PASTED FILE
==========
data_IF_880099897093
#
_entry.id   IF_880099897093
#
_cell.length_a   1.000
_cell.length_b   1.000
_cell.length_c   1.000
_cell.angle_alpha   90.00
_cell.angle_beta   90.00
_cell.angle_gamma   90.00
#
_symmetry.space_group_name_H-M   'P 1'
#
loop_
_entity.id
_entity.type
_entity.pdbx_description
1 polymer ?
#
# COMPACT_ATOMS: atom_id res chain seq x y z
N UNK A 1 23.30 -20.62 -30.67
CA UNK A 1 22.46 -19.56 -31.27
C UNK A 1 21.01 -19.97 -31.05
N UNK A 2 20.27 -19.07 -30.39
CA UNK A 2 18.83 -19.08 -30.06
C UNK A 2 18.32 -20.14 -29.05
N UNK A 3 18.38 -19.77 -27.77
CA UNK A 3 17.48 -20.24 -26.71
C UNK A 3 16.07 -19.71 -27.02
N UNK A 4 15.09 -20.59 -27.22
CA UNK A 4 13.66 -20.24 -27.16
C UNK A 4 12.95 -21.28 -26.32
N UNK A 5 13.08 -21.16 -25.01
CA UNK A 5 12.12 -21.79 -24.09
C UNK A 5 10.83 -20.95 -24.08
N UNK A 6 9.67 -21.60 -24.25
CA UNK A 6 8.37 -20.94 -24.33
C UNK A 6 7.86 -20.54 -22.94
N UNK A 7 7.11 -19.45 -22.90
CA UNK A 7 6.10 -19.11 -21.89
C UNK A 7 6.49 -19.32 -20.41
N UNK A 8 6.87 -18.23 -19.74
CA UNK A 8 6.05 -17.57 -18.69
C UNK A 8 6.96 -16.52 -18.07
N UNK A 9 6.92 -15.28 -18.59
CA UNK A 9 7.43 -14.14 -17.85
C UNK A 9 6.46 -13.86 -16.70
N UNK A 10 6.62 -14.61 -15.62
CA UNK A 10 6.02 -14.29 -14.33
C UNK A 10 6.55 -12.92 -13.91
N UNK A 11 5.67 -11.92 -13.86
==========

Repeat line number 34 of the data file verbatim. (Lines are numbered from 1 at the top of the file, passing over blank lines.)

CA UNK A 5 12.12 -21.79 -24.09